In order to test this hypothesis, we undertook a short scoping study. Engagement with key stakeholders confirmed that yes, whilst there was some good work happening in the sector – most notably the projects being delivered under the umbrella of the Ethical Tea Partnership – the industry did not have a shared vision of success, and was not aligned on key actions it needed to take.

Step 2: Convene partners

Having confirmed the need, we moved on to recruiting partners to the initiative. Critically, we had to ensure representation from all parts of the tea value chain, which meant we needed the tea producers as well as the tea brands. We secured participation from Tata Global Beverages, Finlays, Taylors, S&D, Starbucks and Unilever, and – to avoid this becoming purely a business-only platform – also invited Rainforest Alliance and Fairtrade to participate. Finally, it was clear that Tea 2030 needed to add to existing efforts and initiatives rather than detract, so it was critical to include the two organisations already very active in the tea industry, the Ethical Tea Partnership and the IDH – The Sustainable Trade Initiative.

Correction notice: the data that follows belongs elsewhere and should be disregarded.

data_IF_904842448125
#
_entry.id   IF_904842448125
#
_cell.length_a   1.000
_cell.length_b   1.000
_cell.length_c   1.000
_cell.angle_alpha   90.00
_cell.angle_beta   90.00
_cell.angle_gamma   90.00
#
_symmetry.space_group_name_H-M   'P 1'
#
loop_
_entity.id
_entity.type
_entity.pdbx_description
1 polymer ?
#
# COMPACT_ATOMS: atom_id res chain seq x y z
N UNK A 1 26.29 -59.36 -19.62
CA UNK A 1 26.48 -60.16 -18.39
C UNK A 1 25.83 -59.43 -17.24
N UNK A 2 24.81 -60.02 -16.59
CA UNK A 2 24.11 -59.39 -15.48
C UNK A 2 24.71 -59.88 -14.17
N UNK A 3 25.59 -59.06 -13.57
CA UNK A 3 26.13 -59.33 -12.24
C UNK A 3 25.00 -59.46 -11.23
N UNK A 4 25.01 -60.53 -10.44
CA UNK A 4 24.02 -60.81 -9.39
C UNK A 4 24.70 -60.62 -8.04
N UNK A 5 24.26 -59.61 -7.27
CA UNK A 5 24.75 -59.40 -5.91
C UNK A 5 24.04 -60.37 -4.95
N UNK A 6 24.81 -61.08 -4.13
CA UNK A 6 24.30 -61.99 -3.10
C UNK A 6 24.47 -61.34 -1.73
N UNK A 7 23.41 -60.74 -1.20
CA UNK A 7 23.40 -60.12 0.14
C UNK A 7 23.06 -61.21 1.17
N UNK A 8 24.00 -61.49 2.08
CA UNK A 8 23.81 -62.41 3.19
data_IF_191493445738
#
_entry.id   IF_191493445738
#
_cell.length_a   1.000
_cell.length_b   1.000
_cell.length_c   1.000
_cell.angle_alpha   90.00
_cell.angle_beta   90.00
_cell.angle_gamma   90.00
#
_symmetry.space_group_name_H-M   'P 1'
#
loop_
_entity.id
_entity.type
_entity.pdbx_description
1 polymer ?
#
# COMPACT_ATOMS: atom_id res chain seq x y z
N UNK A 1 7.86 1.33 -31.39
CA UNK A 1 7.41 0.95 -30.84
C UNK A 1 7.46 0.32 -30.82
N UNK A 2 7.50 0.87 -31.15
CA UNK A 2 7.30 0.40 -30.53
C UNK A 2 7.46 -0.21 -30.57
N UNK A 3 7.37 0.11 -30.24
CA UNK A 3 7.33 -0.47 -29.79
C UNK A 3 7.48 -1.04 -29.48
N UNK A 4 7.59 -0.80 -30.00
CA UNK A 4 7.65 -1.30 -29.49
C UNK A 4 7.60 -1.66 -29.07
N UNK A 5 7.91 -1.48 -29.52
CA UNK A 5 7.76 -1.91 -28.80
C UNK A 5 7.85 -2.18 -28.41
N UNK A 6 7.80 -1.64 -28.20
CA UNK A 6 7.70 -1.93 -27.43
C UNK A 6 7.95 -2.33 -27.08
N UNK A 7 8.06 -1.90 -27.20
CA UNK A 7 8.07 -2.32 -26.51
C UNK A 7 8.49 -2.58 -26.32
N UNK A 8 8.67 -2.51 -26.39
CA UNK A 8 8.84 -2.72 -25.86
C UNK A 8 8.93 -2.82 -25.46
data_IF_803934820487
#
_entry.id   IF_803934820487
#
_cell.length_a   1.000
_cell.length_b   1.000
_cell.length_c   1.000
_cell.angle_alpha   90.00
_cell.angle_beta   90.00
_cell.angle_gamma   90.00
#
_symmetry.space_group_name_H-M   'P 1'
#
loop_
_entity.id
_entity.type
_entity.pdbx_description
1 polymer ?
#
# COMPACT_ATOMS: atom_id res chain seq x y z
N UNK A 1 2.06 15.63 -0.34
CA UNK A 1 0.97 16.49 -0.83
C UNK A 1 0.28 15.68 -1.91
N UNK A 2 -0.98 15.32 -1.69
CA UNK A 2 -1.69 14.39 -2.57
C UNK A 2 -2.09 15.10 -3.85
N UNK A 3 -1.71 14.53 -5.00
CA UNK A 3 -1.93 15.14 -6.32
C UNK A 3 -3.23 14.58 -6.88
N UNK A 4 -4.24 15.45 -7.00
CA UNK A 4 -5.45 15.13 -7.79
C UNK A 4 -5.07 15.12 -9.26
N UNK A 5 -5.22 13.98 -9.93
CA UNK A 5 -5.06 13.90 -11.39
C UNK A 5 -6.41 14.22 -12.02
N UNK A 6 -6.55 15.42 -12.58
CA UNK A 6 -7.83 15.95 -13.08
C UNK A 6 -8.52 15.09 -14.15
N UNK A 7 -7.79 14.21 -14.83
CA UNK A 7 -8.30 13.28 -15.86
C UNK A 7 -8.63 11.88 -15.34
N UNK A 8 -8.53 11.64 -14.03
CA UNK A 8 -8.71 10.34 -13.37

Alongside these core partners, most of whom made a financial contribution to the initiative, we also engaged widely with both the growers and tea associations.

Step 3: Scope and diagnose

Now that we had formed a coalition of partners, we needed to understand what exactly the big systemic challenges facing the tea industry were. This stage of any collaborative initiative is critical to ensure a shared understanding within the industry of its biggest challenges, the perception of which will vary according to where an organisation sits in the system. For example, the concerns of a smallholder tea grower will not be the same as those of a brand manager in a multinational corporation. Using interviews and desk research we set about diagnosing what was going on in the tea industry.

Step 4: Explore emerging futures

Research and interviews can shed important light on the current issues any industry is facing. However, one of the most powerful ways of understanding, and then tackling, systemic barriers is to co-create different possible, plausible future scenarios as a way of asking the ‘what if’ questions. What if the global tea industry adapted to climate change? What if we can re-imagine the way tea is traded in ways that deliver greater value capture to those on the edge of poverty? Scenarios allow us to explore what the future might look like, and in the case of the more positive versions of any future, we can then ask ‘how did we get there’?